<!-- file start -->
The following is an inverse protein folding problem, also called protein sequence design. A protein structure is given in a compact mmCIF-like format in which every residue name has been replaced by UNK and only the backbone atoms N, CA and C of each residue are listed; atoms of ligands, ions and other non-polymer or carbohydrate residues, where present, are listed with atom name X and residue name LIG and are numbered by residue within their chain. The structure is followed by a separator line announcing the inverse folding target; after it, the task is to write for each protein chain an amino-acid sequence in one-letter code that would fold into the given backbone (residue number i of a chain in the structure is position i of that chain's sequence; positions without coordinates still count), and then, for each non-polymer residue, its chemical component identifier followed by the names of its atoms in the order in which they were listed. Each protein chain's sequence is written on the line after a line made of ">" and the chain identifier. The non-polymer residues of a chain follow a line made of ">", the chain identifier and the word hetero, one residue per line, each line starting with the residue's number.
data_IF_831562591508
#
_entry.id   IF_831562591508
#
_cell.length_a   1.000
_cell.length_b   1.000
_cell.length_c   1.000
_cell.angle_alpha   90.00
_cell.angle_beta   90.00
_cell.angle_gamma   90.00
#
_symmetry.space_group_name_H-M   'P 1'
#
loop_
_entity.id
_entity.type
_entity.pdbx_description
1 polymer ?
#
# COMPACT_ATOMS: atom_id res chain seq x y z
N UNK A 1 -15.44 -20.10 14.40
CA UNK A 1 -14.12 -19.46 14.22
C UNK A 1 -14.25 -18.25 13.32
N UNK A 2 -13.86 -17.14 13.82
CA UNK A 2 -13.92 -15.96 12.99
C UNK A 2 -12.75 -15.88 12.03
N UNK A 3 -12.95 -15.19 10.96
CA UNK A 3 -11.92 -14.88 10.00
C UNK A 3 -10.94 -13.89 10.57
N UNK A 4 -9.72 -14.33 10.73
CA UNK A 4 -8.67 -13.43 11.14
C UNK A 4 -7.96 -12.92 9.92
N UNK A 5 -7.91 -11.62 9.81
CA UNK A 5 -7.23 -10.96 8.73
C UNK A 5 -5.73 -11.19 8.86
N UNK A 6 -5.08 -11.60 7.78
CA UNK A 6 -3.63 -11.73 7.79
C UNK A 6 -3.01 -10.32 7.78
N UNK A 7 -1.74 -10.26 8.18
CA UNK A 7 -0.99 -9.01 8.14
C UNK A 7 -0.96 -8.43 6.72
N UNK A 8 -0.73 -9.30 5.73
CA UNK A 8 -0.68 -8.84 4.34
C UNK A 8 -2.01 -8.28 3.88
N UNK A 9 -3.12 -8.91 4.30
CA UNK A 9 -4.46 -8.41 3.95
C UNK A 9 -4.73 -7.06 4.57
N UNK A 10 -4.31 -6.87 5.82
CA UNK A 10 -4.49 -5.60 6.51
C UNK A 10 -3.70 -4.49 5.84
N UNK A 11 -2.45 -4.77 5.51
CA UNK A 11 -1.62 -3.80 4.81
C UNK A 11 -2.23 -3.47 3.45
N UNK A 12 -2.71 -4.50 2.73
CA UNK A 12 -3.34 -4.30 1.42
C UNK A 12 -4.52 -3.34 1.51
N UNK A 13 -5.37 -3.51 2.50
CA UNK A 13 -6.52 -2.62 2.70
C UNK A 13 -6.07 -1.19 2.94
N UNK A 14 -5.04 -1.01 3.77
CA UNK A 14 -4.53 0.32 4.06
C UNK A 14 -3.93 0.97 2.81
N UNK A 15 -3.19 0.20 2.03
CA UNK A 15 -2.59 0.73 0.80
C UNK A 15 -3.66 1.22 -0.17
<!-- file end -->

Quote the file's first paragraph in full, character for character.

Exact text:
The following is an inverse protein folding problem, also called protein sequence design. A protein structure is given in a compact mmCIF-like format in which every residue name has been replaced by UNK and only the backbone atoms N, CA and C of each residue are listed; atoms of ligands, ions and other non-polymer or carbohydrate residues, where present, are listed with atom name X and residue name LIG and are numbered by residue within their chain. The structure is followed by a separator line announcing the inverse folding target; after it, the task is to write for each protein chain an amino-acid sequence in one-letter code that would fold into the given backbone (residue number i of a chain in the structure is position i of that chain's sequence; positions without coordinates still count), and then, for each non-polymer residue, its chemical component identifier followed by the names of its atoms in the order in which they were listed. Each protein chain's sequence is written on the line after a line made of ">" and the chain identifier. The non-polymer residues of a chain follow a line made of ">", the chain identifier and the word hetero, one residue per line, each line starting with the residue's number.